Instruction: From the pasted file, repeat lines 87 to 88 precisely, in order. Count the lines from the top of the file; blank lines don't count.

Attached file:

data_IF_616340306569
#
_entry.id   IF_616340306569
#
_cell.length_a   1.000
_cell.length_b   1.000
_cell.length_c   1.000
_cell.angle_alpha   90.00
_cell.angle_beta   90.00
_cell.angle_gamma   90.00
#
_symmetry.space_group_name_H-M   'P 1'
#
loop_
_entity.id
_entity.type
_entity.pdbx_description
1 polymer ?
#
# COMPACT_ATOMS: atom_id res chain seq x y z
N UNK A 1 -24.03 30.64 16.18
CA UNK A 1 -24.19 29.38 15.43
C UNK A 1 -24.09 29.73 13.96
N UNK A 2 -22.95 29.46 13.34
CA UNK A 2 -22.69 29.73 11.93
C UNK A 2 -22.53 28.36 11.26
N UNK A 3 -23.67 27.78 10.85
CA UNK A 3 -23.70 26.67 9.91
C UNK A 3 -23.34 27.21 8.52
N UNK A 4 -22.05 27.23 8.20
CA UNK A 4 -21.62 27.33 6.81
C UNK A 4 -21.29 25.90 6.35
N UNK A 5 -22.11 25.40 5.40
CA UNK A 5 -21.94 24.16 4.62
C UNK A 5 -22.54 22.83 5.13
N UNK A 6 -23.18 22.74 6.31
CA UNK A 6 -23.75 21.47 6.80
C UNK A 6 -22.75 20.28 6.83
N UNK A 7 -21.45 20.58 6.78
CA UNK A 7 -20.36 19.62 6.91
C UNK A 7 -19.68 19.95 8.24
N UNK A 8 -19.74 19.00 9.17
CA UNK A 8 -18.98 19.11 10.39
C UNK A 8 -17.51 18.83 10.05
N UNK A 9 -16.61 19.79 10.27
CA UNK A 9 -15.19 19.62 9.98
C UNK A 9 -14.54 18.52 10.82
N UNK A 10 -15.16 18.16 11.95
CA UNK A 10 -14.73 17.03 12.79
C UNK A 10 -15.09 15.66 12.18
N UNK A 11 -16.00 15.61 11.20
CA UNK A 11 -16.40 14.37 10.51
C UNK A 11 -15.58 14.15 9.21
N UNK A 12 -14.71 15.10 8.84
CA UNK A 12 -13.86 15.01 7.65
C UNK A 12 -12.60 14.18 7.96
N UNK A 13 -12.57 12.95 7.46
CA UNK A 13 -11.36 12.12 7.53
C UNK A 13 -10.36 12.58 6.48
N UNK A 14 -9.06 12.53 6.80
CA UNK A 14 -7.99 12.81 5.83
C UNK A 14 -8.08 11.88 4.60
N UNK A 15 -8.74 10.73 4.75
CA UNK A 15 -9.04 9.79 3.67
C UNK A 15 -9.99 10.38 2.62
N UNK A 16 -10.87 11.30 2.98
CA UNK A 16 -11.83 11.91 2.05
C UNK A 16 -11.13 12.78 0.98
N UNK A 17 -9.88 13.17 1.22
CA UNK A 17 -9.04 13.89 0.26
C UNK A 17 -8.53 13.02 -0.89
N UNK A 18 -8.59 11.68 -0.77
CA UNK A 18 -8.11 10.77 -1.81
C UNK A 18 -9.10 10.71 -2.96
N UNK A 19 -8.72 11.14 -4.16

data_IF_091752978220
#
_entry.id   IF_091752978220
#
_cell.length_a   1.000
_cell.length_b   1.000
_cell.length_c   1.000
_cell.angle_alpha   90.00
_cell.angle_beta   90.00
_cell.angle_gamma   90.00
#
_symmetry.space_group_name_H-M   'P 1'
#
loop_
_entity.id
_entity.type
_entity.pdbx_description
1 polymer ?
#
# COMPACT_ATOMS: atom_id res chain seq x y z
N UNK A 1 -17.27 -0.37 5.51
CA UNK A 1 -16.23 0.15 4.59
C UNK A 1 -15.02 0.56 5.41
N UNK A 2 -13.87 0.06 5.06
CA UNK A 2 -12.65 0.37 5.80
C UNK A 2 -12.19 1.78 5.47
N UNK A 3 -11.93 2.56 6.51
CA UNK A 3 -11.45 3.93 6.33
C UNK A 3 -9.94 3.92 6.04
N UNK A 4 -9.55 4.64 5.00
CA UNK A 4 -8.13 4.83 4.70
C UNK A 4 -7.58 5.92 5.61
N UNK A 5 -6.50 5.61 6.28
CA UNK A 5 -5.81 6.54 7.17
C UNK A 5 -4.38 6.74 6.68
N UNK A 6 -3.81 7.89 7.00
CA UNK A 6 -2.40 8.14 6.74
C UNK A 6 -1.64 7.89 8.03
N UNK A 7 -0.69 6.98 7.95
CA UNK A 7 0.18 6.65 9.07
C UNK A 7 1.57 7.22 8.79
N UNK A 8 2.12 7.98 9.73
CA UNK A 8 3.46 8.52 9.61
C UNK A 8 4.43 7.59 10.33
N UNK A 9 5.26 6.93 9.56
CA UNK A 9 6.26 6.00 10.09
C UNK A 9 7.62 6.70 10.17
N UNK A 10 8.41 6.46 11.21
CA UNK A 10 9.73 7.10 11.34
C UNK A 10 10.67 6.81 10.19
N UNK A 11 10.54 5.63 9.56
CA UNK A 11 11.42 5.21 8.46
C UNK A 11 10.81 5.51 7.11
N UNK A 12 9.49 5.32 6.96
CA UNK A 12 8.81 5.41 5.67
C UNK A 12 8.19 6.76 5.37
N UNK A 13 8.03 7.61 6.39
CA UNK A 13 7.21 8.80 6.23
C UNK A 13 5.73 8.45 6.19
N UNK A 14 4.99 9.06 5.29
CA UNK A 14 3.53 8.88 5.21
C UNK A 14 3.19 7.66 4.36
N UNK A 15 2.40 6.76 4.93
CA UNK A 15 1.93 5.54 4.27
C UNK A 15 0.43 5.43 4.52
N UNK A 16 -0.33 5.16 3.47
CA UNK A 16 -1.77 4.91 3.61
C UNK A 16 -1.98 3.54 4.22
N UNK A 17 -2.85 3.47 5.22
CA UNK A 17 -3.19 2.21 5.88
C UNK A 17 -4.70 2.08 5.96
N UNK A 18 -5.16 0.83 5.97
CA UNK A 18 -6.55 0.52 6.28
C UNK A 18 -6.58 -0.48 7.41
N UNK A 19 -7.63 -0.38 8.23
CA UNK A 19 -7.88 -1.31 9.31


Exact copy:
_symmetry.space_group_name_H-M   'P 1'
#